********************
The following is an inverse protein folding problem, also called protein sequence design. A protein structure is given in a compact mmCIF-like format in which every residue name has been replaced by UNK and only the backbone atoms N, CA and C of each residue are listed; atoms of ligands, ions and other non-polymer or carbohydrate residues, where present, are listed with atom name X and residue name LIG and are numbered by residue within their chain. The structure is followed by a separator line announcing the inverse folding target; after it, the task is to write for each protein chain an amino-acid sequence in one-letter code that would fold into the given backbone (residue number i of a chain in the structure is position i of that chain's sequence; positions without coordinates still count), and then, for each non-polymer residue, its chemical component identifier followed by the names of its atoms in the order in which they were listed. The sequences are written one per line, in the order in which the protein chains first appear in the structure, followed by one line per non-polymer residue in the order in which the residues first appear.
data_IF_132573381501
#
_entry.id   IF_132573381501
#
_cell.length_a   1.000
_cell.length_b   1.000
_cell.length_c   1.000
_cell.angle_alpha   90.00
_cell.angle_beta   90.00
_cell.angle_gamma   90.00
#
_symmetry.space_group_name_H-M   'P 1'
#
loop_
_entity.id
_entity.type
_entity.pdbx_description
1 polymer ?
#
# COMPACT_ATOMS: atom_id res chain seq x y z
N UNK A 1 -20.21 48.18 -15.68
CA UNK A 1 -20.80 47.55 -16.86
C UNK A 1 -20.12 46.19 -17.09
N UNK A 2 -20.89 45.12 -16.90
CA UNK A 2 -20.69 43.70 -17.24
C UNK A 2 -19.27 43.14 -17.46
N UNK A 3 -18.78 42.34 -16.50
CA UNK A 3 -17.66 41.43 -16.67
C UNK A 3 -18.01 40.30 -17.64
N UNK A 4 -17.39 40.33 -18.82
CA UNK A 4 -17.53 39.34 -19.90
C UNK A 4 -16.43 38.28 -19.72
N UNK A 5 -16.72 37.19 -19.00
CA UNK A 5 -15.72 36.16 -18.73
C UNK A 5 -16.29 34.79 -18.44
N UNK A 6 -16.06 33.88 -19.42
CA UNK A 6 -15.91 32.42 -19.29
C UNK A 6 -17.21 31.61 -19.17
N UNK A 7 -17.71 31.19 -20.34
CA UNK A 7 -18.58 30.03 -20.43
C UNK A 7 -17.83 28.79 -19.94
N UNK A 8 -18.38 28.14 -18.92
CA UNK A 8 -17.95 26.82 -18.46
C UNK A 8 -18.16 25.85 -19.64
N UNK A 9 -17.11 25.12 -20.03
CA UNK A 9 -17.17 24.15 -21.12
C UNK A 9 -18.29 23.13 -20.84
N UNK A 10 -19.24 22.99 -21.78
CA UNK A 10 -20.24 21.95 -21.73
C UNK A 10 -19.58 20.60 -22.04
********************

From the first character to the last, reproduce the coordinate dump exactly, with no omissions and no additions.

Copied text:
The following is an inverse protein folding problem, also called protein sequence design. A protein structure is given in a compact mmCIF-like format in which every residue name has been replaced by UNK and only the backbone atoms N, CA and C of each residue are listed; atoms of ligands, ions and other non-polymer or carbohydrate residues, where present, are listed with atom name X and residue name LIG and are numbered by residue within their chain. The structure is followed by a separator line announcing the inverse folding target; after it, the task is to write for each protein chain an amino-acid sequence in one-letter code that would fold into the given backbone (residue number i of a chain in the structure is position i of that chain's sequence; positions without coordinates still count), and then, for each non-polymer residue, its chemical component identifier followed by the names of its atoms in the order in which they were listed. The sequences are written one per line, in the order in which the protein chains first appear in the structure, followed by one line per non-polymer residue in the order in which the residues first appear.
data_IF_132573381501
#
_entry.id   IF_132573381501
#
_cell.length_a   1.000
_cell.length_b   1.000
_cell.length_c   1.000
_cell.angle_alpha   90.00
_cell.angle_beta   90.00
_cell.angle_gamma   90.00
#
_symmetry.space_group_name_H-M   'P 1'
#
loop_
_entity.id
_entity.type
_entity.pdbx_description
1 polymer ?
#
# COMPACT_ATOMS: atom_id res chain seq x y z
N UNK A 1 -20.21 48.18 -15.68
CA UNK A 1 -20.80 47.55 -16.86
C UNK A 1 -20.12 46.19 -17.09
N UNK A 2 -20.89 45.12 -16.90
CA UNK A 2 -20.69 43.70 -17.24
C UNK A 2 -19.27 43.14 -17.46
N UNK A 3 -18.78 42.34 -16.50
CA UNK A 3 -17.66 41.43 -16.67
C UNK A 3 -18.01 40.30 -17.64
N UNK A 4 -17.39 40.33 -18.82
CA UNK A 4 -17.53 39.34 -19.90
C UNK A 4 -16.43 38.28 -19.72
N UNK A 5 -16.72 37.19 -19.00
CA UNK A 5 -15.72 36.16 -18.73
C UNK A 5 -16.29 34.79 -18.44
N UNK A 6 -16.06 33.88 -19.42
CA UNK A 6 -15.91 32.42 -19.29
C UNK A 6 -17.21 31.61 -19.17
N UNK A 7 -17.71 31.19 -20.34
CA UNK A 7 -18.58 30.03 -20.43
C UNK A 7 -17.83 28.79 -19.94
N UNK A 8 -18.38 28.14 -18.92
CA UNK A 8 -17.95 26.82 -18.46
C UNK A 8 -18.16 25.85 -19.64
N UNK A 9 -17.11 25.12 -20.03
CA UNK A 9 -17.17 24.15 -21.12
C UNK A 9 -18.29 23.13 -20.84
N UNK A 10 -19.24 22.99 -21.78
CA UNK A 10 -20.24 21.95 -21.73
C UNK A 10 -19.58 20.60 -22.04